Such actions might prompt other nonprofit leaders to do their part. For example, university and college CEO’s, many of whom receive very high salaries and benefits, could channel a portion of their compensation to scholarships for students.
While foundations are doing little to respond to the economic crisis, America’s wealthy are doing even less. Warren Buffett last week confirmed that he was paying off a $50-million pledge he made in 2006 to develop an international nuclear-fuel bank to prevent the spread of atomic bombs. Why hasn’t he donated an equal or greater amount for programs to aid the hungry and homeless in America?
Eli Broad, the billionaire arts patron continues to give large amounts of money to arts institutions and education-improvement efforts, yet doesn’t seem interested in the plight of needy people who have been cut off from access to local social services and other forms of assistance.
Other wealthy donors could also spend more of their vast fortunes to aid the needy. Among them the insurance mogul Peter Lewis, the Gund and Rockefeller families, and Marion and Herb Sandler, who made hundreds of millions of dollars by selling their savings-and-loan business.
Bill and Melinda Gates, along with Mr. Buffett, have been soliciting fellow billionaires to give half their fortunes away, but why have they not organized an emergency drive for the needy?
They could attract a pool of $2-billion or more from their wealthy friends to support people in need and to demonstrate to affluent people in cities and rural areas nationwide that local food banks, social-service organizations, mental-health groups, and job-training programs are trying to help the needy—but falling short because of lack of funds.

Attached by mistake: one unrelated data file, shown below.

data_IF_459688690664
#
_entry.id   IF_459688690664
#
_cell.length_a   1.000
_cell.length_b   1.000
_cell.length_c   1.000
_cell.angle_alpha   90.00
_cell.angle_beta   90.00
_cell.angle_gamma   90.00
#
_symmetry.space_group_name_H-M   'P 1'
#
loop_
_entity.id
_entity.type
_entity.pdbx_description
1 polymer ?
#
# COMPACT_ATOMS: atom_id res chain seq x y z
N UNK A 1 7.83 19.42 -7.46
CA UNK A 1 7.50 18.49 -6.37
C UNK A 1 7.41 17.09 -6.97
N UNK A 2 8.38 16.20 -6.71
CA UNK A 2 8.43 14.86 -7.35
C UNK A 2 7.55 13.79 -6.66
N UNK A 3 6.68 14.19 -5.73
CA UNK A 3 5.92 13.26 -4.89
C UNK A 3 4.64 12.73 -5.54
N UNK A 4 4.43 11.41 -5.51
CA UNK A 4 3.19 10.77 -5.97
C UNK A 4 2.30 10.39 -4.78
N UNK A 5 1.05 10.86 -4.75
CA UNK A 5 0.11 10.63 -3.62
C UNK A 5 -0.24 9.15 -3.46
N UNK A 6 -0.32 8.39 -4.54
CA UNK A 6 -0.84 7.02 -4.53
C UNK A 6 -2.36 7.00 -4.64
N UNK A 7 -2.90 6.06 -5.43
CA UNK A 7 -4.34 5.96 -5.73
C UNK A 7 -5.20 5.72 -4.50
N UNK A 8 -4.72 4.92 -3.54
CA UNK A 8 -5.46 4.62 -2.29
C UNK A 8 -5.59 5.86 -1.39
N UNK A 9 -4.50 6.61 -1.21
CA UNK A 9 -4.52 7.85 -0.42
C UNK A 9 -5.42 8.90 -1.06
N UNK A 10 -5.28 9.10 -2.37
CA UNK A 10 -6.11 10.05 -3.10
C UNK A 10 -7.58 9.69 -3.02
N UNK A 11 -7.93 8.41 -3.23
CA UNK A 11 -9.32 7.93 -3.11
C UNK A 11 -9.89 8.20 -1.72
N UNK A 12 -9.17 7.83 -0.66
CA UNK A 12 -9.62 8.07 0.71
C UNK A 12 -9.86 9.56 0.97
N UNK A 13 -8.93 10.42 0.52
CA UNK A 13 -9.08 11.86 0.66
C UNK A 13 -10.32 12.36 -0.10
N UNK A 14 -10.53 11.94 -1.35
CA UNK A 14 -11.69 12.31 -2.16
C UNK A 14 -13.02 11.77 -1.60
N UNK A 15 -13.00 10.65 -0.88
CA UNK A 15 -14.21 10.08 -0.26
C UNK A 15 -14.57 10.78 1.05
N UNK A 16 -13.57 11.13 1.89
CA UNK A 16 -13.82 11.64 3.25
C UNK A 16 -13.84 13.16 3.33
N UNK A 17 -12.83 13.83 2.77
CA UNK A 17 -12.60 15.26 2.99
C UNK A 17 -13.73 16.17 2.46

It’s not just wealthy people or foundations that have fallen short. Charities themselves and their leaders have failed to make the strong case that they need more money and the people they serve face tough challenges. In Washington and elsewhere, too many of the associations that represent charities are focused on protecting the charitable deduction from attack, especially as several new proposals to trim the federal deficit have included a cutback in charity tax breaks.
Instead, nonprofit associations like the Council on Foundations, Independent Sector, and the National Council of Nonprofits, as well as the progressive think tanks, should be putting pressure on grant makers and wealthy Americans to step up to the plate and share the burden of community citizenship. Is their failure to do so a sign they are afraid of ruffling the feathers of their supporters?
Unless foundations and billionaires are prepared to contribute more of their resources to strengthen the nation’s precarious nonprofits so they can serve the nation’s needy, America will no longer be able to claim to be the most charitable nation in the world.
Indeed, if they don’t change their ways, America’s philanthropists will turn out to be the Scrooges of Christmas past.
Pablo Eisenberg, a regular contributor to The Chronicle’s opinion section, is a senior fellow at the Georgetown Public Policy Institute. His e-mail address is email@example.com